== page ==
IT was in consequence of reading a little volume called “Ten Acres Enough”—a practical and statistical, as well as, in certain points, a poetical production—that I came to prepare this volume. In that work a charming and interesting account is given of the successful attempt of a Philadelphia mechanic to redeem a strip of exhausted land of ten acres in extent. In the course of it, a vast deal of advice and most valuable directions are given on the subject of planting and sowing, draining and reaping, manuring and pruning; berries and fruits, vines and vegetables, are duly considered; and the question of outlay and income, expenses and receipts, losses and profits, is forever ding-donged into one’s ears. So useful is the instruction it contains, that no one should think of buying a farm, experimenting in rural life, or even reading this book, without first perusing that one.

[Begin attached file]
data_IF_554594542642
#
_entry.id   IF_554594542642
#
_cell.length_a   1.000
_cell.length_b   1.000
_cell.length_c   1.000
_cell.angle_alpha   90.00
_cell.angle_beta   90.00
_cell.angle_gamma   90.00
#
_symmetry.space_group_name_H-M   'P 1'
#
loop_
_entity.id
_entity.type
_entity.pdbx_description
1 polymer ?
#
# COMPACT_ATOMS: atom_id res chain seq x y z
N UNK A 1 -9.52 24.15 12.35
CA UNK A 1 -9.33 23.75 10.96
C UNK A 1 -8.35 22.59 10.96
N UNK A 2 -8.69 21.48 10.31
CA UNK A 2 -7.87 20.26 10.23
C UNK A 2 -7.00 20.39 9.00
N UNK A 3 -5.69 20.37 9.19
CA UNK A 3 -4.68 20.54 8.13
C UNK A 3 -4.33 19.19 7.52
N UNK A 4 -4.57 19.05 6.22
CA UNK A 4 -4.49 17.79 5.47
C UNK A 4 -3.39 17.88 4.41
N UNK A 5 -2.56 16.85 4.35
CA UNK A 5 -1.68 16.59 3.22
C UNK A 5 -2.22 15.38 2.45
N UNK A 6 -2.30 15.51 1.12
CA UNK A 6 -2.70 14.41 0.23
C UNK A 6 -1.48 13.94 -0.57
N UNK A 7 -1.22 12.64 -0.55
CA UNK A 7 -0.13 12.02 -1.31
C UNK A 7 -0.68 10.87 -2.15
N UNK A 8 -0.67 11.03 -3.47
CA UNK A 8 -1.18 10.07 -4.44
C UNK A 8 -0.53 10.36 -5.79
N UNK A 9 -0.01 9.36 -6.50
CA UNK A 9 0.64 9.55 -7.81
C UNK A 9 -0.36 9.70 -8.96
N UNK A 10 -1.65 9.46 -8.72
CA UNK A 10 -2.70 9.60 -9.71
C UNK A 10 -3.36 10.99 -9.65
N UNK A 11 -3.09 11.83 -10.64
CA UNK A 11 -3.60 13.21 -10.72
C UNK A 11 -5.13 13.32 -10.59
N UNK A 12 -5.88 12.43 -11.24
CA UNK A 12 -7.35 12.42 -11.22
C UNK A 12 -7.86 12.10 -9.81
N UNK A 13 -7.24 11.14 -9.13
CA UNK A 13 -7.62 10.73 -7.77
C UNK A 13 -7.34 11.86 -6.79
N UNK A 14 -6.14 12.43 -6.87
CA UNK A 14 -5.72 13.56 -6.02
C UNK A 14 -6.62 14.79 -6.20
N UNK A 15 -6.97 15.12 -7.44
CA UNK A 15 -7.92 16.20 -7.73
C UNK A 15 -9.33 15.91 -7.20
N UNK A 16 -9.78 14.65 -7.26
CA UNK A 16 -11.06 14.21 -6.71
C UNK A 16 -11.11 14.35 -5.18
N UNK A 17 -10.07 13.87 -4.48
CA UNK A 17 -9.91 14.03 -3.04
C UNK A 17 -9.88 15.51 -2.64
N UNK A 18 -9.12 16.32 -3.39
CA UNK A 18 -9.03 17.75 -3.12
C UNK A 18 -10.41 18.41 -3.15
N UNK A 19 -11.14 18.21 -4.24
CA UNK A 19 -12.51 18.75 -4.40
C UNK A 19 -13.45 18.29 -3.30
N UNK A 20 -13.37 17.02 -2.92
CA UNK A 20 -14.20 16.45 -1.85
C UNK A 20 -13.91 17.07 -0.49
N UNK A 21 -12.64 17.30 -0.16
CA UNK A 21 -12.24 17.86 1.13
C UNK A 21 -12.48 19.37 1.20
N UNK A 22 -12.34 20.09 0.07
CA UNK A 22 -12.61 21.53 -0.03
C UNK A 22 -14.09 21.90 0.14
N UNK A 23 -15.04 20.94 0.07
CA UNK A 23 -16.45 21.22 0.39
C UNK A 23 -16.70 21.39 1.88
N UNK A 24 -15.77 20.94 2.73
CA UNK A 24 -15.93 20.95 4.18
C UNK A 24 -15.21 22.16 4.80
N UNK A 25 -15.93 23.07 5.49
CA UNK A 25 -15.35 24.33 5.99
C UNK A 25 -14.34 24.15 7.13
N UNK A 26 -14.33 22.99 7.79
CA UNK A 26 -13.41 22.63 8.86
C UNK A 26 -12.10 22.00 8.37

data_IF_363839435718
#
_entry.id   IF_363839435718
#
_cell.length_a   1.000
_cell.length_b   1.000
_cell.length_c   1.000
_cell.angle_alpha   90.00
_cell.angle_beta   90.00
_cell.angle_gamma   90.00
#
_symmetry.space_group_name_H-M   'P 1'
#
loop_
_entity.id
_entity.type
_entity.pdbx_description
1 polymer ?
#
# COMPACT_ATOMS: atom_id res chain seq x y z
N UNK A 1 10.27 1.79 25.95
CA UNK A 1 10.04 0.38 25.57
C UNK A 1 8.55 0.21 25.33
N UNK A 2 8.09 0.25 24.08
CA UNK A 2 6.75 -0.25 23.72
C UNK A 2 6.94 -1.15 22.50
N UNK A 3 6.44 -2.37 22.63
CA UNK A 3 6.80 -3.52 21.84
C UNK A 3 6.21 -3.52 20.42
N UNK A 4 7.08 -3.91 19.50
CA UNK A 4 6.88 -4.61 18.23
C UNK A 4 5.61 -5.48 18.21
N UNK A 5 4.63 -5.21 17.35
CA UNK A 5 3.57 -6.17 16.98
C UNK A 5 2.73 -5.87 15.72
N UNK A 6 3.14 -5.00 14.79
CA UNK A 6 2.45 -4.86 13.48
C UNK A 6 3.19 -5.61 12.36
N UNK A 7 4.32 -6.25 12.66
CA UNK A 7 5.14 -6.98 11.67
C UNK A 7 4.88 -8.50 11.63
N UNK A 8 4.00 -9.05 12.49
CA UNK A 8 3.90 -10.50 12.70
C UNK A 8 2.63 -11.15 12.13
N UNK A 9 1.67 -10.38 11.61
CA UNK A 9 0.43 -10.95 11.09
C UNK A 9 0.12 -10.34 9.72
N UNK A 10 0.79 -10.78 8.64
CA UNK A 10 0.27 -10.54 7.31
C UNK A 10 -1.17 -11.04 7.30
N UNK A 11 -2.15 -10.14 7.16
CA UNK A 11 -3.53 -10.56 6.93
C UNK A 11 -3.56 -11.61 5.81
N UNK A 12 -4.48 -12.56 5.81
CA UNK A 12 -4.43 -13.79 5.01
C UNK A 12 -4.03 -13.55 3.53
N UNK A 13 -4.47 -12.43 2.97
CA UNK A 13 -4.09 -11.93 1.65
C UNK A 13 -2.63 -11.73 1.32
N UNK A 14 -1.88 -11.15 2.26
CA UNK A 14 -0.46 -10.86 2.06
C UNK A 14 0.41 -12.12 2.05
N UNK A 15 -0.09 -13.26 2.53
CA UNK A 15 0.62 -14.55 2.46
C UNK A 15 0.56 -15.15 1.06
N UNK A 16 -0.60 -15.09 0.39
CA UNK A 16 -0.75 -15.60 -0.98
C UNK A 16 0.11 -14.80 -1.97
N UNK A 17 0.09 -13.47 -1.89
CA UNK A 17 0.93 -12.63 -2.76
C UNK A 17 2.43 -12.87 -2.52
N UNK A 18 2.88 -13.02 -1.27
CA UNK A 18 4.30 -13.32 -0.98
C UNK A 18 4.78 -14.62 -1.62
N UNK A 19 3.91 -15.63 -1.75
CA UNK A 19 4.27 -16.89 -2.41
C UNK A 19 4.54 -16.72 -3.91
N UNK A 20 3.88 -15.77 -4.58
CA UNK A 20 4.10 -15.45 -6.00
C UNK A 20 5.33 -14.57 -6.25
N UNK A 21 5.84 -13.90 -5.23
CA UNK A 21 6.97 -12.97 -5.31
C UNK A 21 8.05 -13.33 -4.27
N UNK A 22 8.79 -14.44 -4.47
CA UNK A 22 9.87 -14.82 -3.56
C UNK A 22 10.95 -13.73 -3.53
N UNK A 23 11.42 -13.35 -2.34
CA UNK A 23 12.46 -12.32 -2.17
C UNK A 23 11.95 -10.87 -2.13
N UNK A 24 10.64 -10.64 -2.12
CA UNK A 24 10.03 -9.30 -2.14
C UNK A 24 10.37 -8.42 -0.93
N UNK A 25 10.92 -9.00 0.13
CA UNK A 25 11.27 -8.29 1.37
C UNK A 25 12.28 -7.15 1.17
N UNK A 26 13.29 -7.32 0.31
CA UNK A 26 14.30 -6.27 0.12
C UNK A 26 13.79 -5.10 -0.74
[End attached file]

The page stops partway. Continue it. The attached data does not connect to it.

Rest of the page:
Año de publicación:2017